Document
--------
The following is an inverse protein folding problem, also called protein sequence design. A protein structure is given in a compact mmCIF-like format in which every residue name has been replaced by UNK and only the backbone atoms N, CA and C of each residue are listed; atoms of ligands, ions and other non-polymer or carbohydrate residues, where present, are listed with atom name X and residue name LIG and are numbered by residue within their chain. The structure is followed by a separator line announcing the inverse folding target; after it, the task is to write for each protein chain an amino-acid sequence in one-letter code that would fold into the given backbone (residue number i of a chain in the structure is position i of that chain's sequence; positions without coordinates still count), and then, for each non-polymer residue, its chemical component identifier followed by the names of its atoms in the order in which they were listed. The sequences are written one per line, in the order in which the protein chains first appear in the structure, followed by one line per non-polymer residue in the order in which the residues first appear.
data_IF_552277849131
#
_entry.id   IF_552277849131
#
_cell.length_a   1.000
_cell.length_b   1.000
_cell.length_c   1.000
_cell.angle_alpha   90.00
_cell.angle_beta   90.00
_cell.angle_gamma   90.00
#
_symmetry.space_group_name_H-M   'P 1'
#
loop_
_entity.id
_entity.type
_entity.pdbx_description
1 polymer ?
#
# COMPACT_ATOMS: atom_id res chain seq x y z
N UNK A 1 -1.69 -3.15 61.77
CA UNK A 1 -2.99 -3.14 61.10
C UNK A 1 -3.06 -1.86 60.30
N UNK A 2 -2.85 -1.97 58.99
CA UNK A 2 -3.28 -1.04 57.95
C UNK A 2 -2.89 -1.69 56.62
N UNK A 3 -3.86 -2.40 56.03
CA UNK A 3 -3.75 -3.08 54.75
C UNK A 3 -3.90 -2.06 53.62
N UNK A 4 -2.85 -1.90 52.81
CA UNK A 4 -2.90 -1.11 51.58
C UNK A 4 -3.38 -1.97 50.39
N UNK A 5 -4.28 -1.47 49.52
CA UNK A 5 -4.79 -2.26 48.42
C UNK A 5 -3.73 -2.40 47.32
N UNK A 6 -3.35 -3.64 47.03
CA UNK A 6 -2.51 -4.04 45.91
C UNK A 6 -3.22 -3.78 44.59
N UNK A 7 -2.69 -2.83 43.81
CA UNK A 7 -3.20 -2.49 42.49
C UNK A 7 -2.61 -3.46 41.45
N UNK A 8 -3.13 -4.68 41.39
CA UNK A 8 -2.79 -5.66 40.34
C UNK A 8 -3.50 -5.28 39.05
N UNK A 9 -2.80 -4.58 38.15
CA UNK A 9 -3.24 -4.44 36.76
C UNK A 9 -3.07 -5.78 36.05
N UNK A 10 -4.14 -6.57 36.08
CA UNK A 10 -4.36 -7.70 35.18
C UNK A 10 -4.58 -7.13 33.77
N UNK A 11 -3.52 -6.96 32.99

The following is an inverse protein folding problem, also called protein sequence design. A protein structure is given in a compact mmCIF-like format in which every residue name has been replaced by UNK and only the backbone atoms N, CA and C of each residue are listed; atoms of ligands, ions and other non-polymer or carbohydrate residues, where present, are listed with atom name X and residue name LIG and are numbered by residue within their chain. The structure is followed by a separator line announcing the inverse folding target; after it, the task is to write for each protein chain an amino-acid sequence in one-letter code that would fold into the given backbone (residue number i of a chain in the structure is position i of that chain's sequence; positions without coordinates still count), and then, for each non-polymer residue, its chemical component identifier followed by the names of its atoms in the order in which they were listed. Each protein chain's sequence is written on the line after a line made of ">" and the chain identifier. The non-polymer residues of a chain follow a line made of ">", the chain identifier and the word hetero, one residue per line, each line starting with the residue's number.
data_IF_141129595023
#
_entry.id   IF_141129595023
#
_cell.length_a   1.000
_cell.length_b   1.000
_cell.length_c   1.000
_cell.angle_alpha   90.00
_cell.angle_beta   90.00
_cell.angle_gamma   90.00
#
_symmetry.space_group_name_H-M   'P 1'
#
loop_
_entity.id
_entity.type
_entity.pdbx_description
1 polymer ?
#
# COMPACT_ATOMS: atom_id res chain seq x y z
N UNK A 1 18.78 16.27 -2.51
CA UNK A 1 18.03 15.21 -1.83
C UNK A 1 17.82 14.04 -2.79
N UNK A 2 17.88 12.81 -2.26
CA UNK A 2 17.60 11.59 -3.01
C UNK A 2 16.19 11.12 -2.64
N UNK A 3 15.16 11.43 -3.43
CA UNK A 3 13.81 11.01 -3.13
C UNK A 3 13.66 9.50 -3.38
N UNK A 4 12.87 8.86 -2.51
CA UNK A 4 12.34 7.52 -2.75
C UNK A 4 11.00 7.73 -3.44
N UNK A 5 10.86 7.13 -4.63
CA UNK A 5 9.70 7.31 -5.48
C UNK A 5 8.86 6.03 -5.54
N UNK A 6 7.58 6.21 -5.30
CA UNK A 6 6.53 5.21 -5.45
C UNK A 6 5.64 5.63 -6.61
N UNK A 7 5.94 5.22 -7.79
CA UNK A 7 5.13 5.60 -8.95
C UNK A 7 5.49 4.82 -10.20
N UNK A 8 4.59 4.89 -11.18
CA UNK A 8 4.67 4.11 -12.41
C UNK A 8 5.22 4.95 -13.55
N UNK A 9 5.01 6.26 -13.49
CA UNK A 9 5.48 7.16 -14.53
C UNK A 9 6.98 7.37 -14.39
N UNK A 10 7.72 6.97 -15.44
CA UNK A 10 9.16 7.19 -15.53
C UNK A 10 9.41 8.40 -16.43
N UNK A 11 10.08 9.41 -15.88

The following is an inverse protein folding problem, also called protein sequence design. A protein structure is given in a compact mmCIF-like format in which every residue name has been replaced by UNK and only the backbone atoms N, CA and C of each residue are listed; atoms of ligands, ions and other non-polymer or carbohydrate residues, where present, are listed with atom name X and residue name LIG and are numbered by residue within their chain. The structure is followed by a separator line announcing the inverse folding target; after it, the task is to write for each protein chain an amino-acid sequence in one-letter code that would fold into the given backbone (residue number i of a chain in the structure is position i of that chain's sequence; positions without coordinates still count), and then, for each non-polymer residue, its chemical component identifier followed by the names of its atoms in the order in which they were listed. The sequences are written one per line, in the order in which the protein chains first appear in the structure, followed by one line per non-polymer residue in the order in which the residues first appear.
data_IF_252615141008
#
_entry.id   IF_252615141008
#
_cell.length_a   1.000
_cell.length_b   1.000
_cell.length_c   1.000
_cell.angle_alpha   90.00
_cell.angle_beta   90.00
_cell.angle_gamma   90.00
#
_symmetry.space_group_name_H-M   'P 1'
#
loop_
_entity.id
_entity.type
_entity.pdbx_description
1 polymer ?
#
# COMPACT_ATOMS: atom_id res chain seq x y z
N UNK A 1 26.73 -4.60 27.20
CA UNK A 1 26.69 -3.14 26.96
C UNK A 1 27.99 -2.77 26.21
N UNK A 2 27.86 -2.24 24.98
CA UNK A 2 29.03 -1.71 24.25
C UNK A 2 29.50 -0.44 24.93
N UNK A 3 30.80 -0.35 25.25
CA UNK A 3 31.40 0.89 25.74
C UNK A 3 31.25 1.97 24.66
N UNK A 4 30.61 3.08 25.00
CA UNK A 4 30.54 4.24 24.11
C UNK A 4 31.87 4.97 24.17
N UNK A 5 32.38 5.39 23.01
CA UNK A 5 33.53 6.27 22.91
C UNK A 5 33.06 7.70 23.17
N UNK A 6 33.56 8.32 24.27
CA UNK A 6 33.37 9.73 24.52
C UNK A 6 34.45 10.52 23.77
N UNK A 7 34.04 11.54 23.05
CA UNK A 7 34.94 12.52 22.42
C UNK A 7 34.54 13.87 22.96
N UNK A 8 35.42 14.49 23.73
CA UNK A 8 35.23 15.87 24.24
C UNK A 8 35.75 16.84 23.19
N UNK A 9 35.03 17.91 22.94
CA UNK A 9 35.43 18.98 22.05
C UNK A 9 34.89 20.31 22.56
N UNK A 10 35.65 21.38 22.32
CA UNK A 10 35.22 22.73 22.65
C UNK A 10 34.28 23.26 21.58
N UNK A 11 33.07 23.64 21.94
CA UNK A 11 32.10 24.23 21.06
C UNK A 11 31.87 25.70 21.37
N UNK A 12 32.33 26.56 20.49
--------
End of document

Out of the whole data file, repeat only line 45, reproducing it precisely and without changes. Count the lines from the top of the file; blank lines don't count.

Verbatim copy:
C UNK A 8 -3.50 -5.28 39.05